3. GEARS

    When DrWife and I move back to the US in a few months, we plan on having a woodshop in our ideal house. Nothing like a wood working lathe and some hand carving tools.

    I might have to make room for a bridgeport or two though… πŸ˜€

  4. Kate

    So, so jealous. We too had a garage, and I had my own workbench next to dad’s. But, it wasn’t nearly as expansive. Awesome that you put all that tinkering knowledge to use.

  5. Miss MSE

    My parents had some simple woodworking tools in the basement, as my father did a large amount of the work on the house. Because they were both computer engineers, we also had various circuitry bits around, and I learned how to use power tools and solder before high school. My middle school also had an amazing shop teacher, who really let students explore the limits of what they could build.

    Now, living in grad school apartments, my “tinker space” is usually the tiny balcony with my Dremil tool, or the dining table. I also do tinker cooking, especially when it comes to making extracts, sauces and syrups.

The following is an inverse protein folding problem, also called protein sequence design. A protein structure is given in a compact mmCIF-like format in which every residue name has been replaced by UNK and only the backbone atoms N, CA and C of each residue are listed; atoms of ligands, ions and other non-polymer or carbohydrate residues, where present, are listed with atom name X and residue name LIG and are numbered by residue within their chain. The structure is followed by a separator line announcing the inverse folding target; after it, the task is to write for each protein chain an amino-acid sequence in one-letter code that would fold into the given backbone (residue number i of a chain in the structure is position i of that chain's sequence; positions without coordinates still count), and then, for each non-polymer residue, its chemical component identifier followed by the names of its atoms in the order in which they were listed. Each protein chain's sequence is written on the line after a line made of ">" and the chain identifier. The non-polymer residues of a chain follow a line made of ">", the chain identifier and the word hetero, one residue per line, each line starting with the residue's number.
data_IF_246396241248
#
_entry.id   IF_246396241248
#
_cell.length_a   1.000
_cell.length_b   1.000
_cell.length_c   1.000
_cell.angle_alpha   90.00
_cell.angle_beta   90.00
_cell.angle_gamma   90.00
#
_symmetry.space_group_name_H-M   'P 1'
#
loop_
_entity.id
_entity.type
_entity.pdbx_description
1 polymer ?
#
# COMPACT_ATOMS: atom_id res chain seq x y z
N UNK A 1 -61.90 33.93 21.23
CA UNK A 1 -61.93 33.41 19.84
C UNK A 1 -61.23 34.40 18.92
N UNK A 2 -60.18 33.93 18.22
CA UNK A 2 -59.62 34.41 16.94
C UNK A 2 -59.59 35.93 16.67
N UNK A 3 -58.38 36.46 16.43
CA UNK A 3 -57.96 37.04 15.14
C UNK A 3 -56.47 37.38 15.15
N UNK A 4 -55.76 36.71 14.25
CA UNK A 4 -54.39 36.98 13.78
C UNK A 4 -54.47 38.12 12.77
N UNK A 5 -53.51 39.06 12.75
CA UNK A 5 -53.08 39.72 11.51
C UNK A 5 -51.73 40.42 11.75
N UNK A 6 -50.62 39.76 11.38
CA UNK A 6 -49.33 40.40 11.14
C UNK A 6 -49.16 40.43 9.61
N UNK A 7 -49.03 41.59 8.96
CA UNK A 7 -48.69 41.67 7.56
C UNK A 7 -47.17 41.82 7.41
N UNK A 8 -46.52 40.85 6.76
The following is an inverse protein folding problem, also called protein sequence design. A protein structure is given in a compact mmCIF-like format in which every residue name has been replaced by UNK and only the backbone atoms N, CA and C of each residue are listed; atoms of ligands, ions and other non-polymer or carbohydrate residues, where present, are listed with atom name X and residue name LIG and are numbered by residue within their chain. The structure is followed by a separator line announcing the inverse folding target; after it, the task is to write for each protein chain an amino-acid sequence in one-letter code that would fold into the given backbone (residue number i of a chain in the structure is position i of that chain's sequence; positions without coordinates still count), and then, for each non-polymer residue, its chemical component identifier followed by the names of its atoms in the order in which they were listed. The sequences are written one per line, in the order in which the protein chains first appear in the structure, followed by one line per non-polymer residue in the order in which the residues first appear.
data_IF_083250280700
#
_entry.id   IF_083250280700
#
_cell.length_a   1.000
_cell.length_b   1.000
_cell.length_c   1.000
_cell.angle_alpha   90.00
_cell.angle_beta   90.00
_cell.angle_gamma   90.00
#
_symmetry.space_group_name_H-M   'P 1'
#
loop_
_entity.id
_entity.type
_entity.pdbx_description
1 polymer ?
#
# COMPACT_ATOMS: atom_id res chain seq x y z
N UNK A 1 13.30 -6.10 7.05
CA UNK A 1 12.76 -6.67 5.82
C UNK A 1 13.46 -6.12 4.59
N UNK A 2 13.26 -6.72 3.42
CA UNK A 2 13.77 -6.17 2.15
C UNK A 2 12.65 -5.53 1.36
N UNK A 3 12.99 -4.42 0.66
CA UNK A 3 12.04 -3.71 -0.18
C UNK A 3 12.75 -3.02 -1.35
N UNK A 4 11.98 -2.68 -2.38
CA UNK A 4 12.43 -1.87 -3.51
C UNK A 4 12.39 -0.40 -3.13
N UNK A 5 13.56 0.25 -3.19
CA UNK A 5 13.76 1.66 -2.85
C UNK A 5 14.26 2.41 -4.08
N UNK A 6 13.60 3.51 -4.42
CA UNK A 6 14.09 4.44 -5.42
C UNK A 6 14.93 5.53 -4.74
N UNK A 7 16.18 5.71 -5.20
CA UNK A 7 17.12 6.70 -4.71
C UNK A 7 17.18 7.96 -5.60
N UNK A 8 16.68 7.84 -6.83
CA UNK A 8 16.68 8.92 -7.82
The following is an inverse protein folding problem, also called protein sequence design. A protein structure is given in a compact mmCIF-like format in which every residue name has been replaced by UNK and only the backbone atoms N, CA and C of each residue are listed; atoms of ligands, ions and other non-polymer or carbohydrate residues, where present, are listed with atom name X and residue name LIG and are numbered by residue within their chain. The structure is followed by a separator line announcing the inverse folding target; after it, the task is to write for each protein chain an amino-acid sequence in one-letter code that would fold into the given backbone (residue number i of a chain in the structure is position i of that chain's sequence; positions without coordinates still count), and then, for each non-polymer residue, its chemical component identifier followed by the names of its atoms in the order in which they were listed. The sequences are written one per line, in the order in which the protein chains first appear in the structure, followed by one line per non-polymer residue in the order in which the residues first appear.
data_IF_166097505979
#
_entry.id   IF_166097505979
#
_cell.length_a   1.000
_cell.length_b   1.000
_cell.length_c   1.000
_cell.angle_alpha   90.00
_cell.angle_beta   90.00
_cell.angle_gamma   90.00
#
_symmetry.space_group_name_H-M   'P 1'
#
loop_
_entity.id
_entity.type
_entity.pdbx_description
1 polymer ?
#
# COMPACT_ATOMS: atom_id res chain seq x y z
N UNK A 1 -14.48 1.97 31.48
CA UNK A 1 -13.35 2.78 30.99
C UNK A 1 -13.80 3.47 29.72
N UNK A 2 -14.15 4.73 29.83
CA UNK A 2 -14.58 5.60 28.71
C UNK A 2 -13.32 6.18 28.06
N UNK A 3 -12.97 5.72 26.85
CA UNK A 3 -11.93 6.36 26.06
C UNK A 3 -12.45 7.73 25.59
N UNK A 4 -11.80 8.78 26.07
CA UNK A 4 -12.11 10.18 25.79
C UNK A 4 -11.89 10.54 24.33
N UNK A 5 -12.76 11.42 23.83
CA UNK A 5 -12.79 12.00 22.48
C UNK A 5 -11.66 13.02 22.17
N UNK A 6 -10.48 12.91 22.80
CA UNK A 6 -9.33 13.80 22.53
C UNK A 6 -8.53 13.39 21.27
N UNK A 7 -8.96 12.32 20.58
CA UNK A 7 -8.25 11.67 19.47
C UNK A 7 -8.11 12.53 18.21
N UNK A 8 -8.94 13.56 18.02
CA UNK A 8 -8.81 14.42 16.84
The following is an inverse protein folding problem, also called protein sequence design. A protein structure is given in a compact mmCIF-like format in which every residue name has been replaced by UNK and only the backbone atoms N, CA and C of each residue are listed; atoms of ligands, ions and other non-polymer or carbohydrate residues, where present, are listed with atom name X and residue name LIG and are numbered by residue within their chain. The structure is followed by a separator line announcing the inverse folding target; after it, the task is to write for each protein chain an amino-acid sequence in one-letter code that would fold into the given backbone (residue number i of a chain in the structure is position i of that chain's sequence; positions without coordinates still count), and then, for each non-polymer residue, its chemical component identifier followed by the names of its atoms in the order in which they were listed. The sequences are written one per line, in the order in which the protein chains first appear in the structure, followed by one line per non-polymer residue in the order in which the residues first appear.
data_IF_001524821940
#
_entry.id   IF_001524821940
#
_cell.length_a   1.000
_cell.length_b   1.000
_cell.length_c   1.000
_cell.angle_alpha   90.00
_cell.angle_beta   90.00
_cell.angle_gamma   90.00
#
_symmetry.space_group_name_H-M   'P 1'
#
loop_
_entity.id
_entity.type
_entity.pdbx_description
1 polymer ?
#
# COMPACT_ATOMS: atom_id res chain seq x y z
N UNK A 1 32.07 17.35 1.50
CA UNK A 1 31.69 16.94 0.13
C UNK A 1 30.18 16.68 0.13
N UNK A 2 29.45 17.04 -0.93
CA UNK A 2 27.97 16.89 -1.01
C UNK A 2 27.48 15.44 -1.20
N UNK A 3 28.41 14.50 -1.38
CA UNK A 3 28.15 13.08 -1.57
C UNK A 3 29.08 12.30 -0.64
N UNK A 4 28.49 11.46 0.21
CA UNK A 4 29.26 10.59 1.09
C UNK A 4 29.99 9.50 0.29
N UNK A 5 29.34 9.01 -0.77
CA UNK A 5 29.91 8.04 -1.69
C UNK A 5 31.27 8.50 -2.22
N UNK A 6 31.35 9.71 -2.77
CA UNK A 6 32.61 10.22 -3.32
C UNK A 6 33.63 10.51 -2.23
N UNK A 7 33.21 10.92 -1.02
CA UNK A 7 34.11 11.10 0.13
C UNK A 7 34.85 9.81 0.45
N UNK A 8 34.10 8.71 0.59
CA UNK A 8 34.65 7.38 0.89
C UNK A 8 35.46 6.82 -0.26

6. Cherish The Scientist

    What a wonderful place to grow up and build things! My dad was a carpenter until I entered junior high. I loved working with wood. Sadly, I’m now allergic to sawdust, so it’s not an option. I sure miss it! I guess I’ll have to live vicariously through others who can do that now. πŸ™‚

  7. Peter J Francis

    I am so jealous !! …. makes my single car garage / workshop look tiny. But it is very similar to yours in one way …. it’s jammed full of ‘STUFF’ πŸ™‚

  8. Kareem

    First of all I want to tell you that you made a wonderfull topic and tell you that u tutch something in my heart .
    my name is kareem from Egypt and i study power mechanical engineering .